Based on these correlating data points, the research team was able work out a range of psychological traits based on commonalities, with their results showing more predictive accuracy than family, friends, even partners of the subjects.
Using these insights, the team was able to establish baselines for a range of complex queries – here’s an example from Kosinski:
“One of our most surprising findings was that we could even predict whether your parents were divorced or not, based on your Facebook likes. Actually, when I saw those results, I started doubting my methods and I re-ran the analyses a few more times. I couldn’t believe that what you like on Facebook could be affected by your parents’ divorce, which could have happened many years earlier – we’re talking here about people who might be 30 or 40 years old.”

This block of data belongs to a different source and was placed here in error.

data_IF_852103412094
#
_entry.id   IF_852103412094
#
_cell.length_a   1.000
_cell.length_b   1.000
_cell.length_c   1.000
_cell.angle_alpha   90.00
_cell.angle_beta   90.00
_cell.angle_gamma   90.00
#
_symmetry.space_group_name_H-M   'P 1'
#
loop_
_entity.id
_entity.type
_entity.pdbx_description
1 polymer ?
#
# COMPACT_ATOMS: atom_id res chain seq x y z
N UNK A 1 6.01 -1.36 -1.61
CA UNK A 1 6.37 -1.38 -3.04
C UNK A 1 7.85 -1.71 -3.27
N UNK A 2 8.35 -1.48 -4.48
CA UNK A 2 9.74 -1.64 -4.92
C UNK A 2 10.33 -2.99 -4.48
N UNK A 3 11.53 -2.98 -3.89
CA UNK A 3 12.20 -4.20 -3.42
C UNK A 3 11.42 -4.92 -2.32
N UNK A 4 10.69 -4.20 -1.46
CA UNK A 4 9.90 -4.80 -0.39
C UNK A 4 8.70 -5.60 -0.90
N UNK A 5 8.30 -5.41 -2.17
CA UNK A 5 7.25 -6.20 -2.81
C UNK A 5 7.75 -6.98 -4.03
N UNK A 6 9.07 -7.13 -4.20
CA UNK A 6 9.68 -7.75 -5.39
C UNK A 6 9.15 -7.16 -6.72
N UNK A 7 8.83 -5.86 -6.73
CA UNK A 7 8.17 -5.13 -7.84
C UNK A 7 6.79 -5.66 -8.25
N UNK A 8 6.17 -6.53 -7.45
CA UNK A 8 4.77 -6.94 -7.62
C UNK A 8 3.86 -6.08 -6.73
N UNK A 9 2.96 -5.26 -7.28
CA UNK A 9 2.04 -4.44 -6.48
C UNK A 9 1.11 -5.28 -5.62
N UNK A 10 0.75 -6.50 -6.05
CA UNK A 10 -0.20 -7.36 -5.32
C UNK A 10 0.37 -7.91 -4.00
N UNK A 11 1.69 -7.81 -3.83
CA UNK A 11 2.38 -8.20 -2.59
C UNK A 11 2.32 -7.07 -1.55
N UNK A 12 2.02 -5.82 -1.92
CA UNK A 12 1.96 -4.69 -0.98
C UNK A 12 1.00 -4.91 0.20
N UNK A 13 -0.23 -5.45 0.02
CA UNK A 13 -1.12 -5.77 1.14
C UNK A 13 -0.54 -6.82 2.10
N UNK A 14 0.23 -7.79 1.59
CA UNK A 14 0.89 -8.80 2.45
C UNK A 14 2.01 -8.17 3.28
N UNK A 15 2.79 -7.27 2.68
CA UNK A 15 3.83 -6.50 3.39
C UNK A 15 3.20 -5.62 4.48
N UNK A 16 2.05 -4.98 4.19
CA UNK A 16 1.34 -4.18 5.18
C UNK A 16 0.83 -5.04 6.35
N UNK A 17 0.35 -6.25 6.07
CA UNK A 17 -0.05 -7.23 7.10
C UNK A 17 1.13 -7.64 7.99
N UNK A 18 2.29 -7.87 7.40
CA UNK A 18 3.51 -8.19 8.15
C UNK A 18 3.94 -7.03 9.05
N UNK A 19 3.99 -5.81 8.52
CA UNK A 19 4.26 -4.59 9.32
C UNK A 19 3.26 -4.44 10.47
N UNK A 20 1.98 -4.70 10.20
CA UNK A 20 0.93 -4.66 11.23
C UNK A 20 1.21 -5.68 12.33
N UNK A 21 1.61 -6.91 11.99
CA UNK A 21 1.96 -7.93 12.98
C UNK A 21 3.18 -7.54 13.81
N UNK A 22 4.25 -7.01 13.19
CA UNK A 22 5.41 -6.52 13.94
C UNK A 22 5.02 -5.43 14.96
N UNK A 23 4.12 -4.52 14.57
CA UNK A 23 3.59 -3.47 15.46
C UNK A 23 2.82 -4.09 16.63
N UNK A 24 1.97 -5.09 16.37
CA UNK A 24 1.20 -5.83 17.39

The researchers could accurately predict a wide range of things based on your digital footprint, including whether you were a smoker, your drinking habits, whether you were a drug user, your sexual orientation – according to Kosinski, everything was predictable, to a degree, based on this data.
So how did they do it? The secret is in scale.
Let’s say a person likes both Coca Cola and NFL on Facebook, either by directly liking the Page or interacting with related content in some way. That doesn’t tell you anything, right? One person liking two things is not a trend – you can’t conclude that everyone who likes Coke will also be a fan of the NFL. But on a scale of literally billions of users, and trillions of correlating data points, clear patterns do start to take shape. People who like this thing will also like this, at 80% correlative accuracy. People who are smokers share these traits – which are also shared by this group who reported being non-smokers (but actually are).
People who are more likely to vote for this candidate are most concerned about these issues – you can influence how they vote by targeting them with this type of content.